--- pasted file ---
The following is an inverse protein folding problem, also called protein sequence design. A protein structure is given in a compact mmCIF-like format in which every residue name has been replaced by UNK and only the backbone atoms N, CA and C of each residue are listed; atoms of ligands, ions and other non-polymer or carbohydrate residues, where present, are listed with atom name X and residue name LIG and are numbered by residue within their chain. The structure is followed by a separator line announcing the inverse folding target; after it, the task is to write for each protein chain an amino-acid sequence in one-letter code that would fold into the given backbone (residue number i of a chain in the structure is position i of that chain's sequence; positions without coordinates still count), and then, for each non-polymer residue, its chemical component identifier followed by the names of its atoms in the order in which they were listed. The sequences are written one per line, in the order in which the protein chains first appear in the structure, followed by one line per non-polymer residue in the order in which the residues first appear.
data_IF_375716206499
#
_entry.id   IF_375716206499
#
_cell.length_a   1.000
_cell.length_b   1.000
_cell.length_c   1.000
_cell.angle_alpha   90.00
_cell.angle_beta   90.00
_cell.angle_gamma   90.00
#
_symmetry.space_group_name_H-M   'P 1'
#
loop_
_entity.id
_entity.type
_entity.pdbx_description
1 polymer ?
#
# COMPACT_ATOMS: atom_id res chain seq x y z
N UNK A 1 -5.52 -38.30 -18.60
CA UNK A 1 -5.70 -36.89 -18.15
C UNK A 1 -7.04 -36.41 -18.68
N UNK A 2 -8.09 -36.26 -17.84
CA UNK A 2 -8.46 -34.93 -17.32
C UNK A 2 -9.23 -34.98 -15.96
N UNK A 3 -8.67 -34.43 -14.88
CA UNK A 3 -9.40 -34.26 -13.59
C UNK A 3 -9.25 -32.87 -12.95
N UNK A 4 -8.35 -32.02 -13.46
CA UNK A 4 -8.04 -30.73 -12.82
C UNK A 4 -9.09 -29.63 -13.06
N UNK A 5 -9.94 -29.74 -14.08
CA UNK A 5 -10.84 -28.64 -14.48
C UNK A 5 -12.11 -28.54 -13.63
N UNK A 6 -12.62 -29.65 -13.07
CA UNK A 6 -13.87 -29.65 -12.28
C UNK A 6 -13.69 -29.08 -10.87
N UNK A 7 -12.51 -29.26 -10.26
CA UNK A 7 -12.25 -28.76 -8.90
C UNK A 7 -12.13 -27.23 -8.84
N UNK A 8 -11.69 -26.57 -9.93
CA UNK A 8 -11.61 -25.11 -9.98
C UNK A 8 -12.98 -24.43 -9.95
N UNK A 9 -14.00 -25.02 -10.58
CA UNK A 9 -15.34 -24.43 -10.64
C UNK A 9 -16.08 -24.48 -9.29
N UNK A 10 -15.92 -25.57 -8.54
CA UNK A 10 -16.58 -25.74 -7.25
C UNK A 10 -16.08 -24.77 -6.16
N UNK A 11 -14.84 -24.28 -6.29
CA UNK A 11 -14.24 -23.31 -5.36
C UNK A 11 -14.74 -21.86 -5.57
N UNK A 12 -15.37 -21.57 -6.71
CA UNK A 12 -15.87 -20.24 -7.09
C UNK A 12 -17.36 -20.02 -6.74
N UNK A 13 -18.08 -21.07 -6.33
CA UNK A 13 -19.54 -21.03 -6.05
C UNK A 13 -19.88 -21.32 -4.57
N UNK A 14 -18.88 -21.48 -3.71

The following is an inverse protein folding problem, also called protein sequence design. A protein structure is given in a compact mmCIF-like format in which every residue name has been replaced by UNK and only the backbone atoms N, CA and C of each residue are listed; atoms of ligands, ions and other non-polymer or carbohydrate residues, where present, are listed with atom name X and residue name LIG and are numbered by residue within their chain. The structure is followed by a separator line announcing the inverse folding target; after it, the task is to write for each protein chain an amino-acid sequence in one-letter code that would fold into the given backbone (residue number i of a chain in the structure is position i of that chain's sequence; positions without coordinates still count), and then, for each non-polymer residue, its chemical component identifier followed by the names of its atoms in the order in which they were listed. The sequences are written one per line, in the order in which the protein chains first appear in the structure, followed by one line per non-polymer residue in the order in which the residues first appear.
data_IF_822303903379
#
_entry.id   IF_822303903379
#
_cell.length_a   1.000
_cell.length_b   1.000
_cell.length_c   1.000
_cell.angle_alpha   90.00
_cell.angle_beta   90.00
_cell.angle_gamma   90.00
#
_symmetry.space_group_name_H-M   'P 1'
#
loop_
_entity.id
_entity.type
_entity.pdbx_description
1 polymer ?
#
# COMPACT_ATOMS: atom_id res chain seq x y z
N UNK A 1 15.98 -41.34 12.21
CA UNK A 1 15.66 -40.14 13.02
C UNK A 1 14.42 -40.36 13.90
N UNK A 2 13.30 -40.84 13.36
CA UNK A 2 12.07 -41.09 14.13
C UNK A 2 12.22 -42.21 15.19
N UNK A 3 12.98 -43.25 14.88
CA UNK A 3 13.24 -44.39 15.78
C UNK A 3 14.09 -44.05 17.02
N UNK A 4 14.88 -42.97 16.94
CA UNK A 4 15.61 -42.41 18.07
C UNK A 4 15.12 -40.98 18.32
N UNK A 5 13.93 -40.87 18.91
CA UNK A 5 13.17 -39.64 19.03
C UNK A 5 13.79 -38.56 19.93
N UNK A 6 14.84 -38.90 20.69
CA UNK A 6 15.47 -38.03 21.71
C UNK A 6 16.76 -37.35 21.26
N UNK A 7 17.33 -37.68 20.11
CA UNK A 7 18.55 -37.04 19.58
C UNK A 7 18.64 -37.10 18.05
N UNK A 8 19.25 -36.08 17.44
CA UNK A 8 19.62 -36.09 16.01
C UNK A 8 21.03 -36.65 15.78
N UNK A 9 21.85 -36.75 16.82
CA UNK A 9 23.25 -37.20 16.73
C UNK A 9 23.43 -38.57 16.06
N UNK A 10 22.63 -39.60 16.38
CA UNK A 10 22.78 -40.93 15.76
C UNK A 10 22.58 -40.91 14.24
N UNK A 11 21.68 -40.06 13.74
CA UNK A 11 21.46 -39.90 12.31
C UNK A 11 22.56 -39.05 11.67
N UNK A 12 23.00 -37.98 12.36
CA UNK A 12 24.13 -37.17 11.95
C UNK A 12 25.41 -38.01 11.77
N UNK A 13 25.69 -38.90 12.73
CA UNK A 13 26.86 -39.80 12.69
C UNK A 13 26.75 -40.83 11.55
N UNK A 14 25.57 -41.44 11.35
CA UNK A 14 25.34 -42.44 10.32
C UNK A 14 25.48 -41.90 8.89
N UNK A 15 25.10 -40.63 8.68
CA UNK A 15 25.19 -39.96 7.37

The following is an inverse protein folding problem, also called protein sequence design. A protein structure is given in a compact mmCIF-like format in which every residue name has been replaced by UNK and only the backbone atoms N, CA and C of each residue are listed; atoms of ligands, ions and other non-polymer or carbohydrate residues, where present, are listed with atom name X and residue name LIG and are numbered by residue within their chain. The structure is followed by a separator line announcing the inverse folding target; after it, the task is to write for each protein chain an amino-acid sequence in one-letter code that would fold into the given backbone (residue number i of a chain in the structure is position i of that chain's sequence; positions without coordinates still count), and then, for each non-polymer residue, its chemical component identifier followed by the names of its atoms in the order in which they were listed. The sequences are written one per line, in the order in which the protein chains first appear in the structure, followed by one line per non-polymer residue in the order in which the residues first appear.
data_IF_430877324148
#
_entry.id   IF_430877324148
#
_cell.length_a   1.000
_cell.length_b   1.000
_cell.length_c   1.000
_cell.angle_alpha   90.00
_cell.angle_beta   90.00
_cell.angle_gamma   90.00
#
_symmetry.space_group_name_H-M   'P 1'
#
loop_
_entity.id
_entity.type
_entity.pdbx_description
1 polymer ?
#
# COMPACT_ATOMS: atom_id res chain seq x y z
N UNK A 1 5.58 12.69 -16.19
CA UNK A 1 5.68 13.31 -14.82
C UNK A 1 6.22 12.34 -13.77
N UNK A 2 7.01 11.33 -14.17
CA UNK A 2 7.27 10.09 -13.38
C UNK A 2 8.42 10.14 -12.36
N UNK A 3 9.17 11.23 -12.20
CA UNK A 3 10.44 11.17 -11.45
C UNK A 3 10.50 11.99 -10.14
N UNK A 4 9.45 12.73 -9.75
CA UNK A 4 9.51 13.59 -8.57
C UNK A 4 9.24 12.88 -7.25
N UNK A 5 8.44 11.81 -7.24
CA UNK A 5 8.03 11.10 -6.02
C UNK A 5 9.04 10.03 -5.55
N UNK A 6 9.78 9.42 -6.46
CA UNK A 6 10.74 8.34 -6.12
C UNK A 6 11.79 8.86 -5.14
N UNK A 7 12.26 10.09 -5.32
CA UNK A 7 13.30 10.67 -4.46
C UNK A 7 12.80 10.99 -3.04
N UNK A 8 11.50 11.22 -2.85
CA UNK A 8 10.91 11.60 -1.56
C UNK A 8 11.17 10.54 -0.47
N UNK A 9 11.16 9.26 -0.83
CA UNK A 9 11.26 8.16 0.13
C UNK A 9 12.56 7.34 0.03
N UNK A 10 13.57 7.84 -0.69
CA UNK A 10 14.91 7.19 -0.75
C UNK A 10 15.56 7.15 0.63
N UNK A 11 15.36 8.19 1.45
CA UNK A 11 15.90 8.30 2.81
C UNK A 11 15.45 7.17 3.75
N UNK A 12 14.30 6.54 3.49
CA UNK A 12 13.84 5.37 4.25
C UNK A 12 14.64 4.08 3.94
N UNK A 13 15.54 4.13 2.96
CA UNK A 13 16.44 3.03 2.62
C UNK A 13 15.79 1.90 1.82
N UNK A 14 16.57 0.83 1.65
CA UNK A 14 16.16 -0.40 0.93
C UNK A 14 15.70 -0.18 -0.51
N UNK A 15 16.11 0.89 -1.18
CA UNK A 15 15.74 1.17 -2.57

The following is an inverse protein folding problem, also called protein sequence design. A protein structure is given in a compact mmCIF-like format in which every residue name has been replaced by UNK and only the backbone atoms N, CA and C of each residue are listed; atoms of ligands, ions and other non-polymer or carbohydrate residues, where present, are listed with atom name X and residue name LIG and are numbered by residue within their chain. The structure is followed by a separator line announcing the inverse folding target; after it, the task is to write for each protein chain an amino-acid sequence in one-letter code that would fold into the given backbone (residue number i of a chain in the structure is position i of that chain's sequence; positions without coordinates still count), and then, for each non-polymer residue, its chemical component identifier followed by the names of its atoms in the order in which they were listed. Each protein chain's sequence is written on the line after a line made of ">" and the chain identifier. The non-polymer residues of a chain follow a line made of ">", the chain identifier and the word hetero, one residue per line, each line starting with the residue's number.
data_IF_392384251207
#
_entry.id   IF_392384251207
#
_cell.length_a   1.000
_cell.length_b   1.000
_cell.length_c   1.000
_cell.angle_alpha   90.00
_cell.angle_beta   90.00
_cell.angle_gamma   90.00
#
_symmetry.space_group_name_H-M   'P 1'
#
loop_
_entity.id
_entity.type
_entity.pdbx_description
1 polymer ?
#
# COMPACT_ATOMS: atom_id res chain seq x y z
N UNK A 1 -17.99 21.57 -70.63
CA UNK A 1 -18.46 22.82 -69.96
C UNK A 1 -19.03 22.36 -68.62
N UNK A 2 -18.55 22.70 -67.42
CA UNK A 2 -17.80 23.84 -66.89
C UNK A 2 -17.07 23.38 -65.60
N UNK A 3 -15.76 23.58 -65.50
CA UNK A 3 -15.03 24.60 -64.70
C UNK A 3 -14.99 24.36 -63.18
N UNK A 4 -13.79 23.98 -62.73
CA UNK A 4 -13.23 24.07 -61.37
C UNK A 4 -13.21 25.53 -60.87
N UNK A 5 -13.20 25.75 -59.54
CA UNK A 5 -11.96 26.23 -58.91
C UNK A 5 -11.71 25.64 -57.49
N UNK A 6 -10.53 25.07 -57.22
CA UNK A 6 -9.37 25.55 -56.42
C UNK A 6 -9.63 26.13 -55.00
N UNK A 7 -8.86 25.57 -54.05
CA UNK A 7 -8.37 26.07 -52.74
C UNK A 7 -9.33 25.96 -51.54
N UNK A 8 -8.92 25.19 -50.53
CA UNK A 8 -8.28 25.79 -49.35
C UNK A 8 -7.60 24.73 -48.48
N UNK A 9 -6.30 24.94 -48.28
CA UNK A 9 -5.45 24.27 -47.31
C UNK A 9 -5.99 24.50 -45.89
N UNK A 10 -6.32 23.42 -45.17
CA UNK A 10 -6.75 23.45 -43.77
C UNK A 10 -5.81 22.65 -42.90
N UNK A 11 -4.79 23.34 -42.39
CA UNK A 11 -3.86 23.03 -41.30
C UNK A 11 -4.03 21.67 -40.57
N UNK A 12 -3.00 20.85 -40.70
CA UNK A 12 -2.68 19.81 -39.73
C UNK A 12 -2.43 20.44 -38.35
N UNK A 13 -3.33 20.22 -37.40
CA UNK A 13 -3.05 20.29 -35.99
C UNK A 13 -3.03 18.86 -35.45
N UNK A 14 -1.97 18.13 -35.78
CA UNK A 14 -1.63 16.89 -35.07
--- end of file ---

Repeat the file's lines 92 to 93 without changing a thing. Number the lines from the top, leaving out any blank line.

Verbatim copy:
N UNK A 4 14.88 -42.97 16.94
CA UNK A 4 15.61 -42.41 18.07